Now time to get this thing air tight, where it will remain until the beer is drunk. I will not be opening this thing up again. Uh, now kegland do you recommend that you use, uh, petroleum jelly just around the seal of this thing. So I’m just going to put a little bit of petroleum jelly around this before putting it on the top. And then I’ve got this tool to tighten this lid. Add it into my fermentation chamber. Now we’re going to keep this at 68 Fahrenheit.
Now we do need something to relieve the pressure as fermentation builds. Last time (weizenbock recipe) I used the spunding valve and just set it to a couple of PSI. This time, I’m just going to take a, uh, a little growler here of sanitizer. And then I’ve put on here, a connector for a gas post. I’m going to connect that to the gas post on here.
And that way any CO2 that’s generated will go out and then just bubble into the growler. Okay? So that is fermentation. Ready to go. We’re going to leave this running and then come back when fermentation is complete and move on to the next stage.
And that next stage is a couple of weeks later now. So I have removed the beer from the fermentation chamber and I have pressurized this vessel. So this is now a 30 PSI. I’m now going to cold crash the beer. And while the beer is cold crashing, it’s also going to be carbonating because it’s under pressure.
So it should actually be able to go to the tasting of this beer in about two days.
Well it’s tasting time and I have with me Lauren. So this guy is now carbonated. It’s still got the yeast cake on the bottom. We’re going to drink directly from it. Awesome. I am super excited…. You’re looking a little skeptical. I must say. Kind of weird. I’ve never seen it and this light. Yes, I’m used to it just coming out of the tap. So we’ll see how it goes.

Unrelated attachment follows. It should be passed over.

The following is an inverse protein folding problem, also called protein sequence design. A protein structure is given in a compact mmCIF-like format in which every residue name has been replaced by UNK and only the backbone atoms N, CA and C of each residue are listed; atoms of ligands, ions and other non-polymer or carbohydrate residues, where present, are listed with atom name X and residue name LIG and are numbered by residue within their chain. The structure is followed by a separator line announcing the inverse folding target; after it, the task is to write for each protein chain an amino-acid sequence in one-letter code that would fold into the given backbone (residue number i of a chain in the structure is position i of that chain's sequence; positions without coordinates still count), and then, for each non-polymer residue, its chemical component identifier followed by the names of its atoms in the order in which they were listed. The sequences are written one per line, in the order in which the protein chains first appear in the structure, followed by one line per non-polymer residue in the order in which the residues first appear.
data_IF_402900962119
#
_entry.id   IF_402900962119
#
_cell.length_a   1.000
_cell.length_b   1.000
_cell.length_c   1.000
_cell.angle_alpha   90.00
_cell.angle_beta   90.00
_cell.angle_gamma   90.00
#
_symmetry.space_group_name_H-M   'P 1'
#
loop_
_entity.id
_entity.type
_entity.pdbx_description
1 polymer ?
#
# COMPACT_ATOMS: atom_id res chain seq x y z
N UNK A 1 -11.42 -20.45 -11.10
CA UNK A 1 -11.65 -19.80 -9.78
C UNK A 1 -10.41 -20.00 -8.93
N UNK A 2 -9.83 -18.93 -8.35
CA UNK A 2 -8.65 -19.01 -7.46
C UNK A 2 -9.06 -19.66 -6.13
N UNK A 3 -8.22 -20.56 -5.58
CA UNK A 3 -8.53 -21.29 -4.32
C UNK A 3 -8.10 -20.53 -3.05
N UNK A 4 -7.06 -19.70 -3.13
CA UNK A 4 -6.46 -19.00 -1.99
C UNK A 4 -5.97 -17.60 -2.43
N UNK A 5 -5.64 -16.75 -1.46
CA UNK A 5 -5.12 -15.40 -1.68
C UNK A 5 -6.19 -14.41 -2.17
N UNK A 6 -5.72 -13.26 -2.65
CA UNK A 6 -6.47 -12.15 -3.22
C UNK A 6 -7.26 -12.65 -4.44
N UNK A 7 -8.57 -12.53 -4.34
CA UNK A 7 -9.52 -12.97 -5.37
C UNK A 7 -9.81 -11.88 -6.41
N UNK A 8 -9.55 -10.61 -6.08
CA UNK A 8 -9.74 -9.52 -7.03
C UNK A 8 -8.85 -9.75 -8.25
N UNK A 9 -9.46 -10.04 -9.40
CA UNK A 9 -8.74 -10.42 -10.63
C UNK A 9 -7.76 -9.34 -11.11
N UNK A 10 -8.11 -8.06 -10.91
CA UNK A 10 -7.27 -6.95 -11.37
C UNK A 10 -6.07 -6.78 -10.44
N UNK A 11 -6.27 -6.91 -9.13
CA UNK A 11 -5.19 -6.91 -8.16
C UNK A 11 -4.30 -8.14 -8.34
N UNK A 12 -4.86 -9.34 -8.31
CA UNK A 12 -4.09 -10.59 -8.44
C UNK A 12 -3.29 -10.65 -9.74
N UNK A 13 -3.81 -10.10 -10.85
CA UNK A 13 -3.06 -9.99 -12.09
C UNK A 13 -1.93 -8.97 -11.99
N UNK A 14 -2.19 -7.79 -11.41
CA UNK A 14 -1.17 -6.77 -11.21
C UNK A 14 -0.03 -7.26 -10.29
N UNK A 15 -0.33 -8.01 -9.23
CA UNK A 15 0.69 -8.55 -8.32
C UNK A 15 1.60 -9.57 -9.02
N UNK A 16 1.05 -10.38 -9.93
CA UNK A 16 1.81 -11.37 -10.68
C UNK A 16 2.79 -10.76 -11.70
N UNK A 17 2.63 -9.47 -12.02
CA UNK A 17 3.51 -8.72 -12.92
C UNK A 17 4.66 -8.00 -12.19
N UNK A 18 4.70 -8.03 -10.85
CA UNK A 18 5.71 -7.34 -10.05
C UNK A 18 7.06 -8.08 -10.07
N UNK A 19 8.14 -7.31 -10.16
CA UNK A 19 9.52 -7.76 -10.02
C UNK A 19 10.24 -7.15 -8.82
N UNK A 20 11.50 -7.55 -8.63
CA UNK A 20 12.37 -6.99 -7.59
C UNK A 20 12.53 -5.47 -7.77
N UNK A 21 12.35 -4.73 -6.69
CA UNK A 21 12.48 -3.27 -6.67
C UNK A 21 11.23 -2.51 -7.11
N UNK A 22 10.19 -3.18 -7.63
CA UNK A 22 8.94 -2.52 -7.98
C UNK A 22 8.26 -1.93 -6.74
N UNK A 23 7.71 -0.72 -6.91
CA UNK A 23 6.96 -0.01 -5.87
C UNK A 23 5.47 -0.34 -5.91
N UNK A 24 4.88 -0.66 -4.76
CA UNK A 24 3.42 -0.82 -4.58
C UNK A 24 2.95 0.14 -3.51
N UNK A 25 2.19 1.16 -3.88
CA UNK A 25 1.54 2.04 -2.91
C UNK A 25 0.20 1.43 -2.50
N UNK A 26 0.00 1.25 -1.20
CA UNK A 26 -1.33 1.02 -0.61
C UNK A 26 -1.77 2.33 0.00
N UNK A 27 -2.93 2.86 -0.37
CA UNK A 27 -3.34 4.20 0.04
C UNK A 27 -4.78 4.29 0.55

So to dispense this, I am just got little picnic tap here with a liquid post. So let’s put this on. Um, I’m kind of worried that this is going to spill everywhere. So if you could just hold this into pointing into a glass, don’t pull the trigger yet, but I just want to make sure that it’s not going to come out. Okay. Give it a go.
That’s very foamy. I feel like we should have had a test cup. So it looks like that one. Oh, not bad. No. Well, okay.
Uh, taking up the foam pretty quickly though. So it looks quite carbonated. Yes. It, it, it certainly does. And actually this one, what a beautiful poor it’s really very clear as well. You see right through it. I can, yeah. I was not expecting to get that much clarity considering that we have just left this set on yeast cake and all the gunk there at the bottom. Yeah.
Yeah. The lovely looking good looks pretty nice. Well, from my take, it smells quite light.
Yes. It’s got that kind of, um, golden ale or lagery kind of smell to it and light like, like there, well, we should taste this. I will be a gentleman. Let my nose get covered in foam.
I didn’t really talk about the color though. I know you said about this, but personally, like you did say it was very clear. Um, and I, secondly agree that I like it. It’s very golden and I see a lot of bubbles.
Yeah. This looks absolutely beautiful to me. This is, this is what you’d expect that the Aussie pub, just a, a nice golden clear beer. Yeah. I think it looks really good.
All right. So let’s try it, Give it a go. But this one has like hints of like a citrus kind of citrusy, but it’s also like the smell is, is quite light. Yeah.
Yup. So I think that’s the galaxy hops that we added coming through. Um, okay. Well, yeah, we added some Australian hops and some New Zealand hops, which are known for their fruitiness, the citrus, citrusyness? Yeah. Um, but yeah, that’s definitely coming through, right. This is not just sort of like a plain, um, cream ale or lager or anything, although it’s the same color as that as definitely a bit of fruit coming through.
Hmm. That’s very, that’s very summery. It’s a summerry beer, despite appearances. This is actually a very effective way just to, um, just to keep the beer in here, the entire journey. So this has never been exposed to oxygen.
Like I brewed the beer, put it in here with the yeast and that has been in a closed loop ever since. So no, no off flavors are going to come through oxygen exposure and yeah, this, this thing really works.
No, I’m pleasantly surprised and I’m really liking this beer. Well, very good. Yeah. We’ll do a triple cheers. Cheers. Cheers. Cheers. Cheers.
No Australian on that one? Crikey? Crikey farmzilla..